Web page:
Personally, I could go one of two ways with this type of combat. Either I'd add an 'upgradable' element, that makes sense to hold on to, and can be switched between various weapons. So for instance, a 'fire' mod that you could attach to 30% of the weapons, and you can upgrade the fire mod. It could even do different things to different guns. Some it could increase their fire rate, others it could add burning damage, etc. And have a variety of different mods.

    The other route would be de-emphasizing combat/upgrading, and probably do away with ammo carrying entirely, making weapons only usable with the ammo you find in them. Make them much more powerful, so switching mid-combat is *necessary*. This would also create much less combat, but the game is so narrative driven, that the combat often feels superfluous anyway.
  • Thanks @Adonais! Will have to check it out then :)
  • Cool chat on this last night - every time I read the topic header though I read it as "what did you do AAAAAHHH"... it amuses me
  • I must say I really enjoyed this conversation starter last night - Great way to get us all bouncing ideas and solutions off each other (and seeing how we all can think of different ways to solve the same problem) rather than just having a talk.

    I hope there are more of these in future :)
  • I will see if I can keep coming up with them. But there's nothing stopping others from doing the same :)
  • Just echoed what @dammit said on the event thread...
  • I like the idea of having to toss your gun to pick up new ones, limited ammo makes having different weapons make so much sense. How about upgrading your character to affect the weapons in different ways, and make it so you can only have 2 upgrades at a time?
  • That would certainly be interesting. Almost every suggestion has had some sort of twist on this theme, where you upgrade something that isn't just 'this type of gun'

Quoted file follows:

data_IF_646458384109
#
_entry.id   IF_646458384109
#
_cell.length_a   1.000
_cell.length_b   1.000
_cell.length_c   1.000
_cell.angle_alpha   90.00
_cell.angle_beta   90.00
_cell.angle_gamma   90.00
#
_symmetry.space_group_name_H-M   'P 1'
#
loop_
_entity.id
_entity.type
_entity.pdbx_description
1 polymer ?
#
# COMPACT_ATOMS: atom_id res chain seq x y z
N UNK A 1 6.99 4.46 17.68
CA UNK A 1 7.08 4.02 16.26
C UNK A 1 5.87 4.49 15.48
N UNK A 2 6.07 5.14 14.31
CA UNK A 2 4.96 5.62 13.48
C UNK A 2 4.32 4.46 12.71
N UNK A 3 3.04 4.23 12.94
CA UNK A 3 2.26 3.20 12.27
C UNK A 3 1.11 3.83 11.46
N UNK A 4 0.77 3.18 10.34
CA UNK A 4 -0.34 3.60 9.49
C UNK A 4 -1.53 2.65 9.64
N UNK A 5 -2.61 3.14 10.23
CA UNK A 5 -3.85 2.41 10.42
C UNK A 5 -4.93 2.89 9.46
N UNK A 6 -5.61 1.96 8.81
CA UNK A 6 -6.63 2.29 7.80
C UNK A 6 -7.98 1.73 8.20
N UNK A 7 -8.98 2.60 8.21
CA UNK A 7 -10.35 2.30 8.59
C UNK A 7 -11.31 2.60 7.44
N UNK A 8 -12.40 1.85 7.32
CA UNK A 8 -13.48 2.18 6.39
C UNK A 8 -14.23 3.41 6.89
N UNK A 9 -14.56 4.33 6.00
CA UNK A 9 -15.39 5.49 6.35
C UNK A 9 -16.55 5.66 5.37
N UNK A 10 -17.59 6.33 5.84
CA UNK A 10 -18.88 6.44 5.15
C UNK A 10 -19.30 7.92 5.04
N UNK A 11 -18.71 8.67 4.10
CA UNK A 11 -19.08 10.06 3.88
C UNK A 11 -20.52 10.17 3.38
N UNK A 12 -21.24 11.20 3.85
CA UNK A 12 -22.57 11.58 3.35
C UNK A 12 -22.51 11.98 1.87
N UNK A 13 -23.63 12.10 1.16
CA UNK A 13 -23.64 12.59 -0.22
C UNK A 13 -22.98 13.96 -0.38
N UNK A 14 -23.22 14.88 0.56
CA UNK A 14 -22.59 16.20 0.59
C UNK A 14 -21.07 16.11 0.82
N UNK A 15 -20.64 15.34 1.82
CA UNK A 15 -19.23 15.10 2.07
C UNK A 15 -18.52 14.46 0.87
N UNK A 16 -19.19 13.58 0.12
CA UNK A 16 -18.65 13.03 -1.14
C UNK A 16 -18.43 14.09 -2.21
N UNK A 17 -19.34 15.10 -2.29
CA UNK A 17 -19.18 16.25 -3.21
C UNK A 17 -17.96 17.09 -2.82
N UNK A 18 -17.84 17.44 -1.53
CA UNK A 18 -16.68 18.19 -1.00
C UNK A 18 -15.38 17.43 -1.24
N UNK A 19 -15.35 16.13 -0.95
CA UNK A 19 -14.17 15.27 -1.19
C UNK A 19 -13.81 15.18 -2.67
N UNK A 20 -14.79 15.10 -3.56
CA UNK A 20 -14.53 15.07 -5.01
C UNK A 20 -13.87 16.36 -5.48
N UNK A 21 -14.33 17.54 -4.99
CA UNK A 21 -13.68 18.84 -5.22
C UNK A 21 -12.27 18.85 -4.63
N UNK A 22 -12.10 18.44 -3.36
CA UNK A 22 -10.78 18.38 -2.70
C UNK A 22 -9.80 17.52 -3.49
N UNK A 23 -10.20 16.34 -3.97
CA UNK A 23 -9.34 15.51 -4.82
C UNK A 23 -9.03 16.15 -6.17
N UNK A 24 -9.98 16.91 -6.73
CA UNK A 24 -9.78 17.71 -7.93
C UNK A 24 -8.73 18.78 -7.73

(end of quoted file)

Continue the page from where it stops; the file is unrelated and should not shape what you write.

• edited
    I finally started playing Bioshock Infinite. Previously I'd stopped reading at the *Spoilers* point.

    Now I don't play a lot of AAA. I try to play the ones that do something interesting, and I rarely finish those (I'm prolly not going to finish Bioshock Infinite for instance). So I'm not really aware of AAA conventions... Also I've only played about 6 hours.

    Nevertheless I'm a bit surprised that the 2-guns-among-many-and-upgrade-gun-type is the only combat/gameplay being critiqued here (maybe there was more critique in the talk?)

    Maybe it's implied in this conversation already, but don't the vigors share the same problem (to a lesser degree as the vigor upgrades are more interesting/expensive) ? (and have other problems as well)

    Also, the choice of the vigor special ability basically doesn't matter, beyond that you use one. After a while I just stuck to shock and chucked a few of them if there were more than two enemies on screen. I could have done the same thing with crows or flame (and only didn't because shock seemed to affect more enemy types).

    Also, hard resistances for attack types. Surely that's just outright unquestionably weak design? Limiting player choice doesn't add strategic depth and never has. Switching from crows to lightning when faced with a crow-immune enemy doesn't take much thought and produces as much of a reward (my crows were denied the chance to face off against that machine arbitrarily is what I felt at the time, changing to always using lightning instead didn't add depth to the game). I'm not against theming enemies, but theme didn't seem to be the design intent for the resistances.

    It was nice to have fancy abilities, and shocking a bady until his head pops was certainly a lol, but there was very little depth to the abilities. Either I threw the ability at an enemy's feet, or I missed (or used the wrong ability). And what really mattered was that I was consistently shooting the bady's while whatever vigor effect was distracting them.

    Also, what about the constant foraging? This isn't a survival horror game like Metro where every little bit counts, but I found myself scrounging almost constantly, at least padding my play time by an extra third, if not more, entirely occupied with rote.

    (To be fair, foraging in other AAA's I've played, like Fable, have been worse).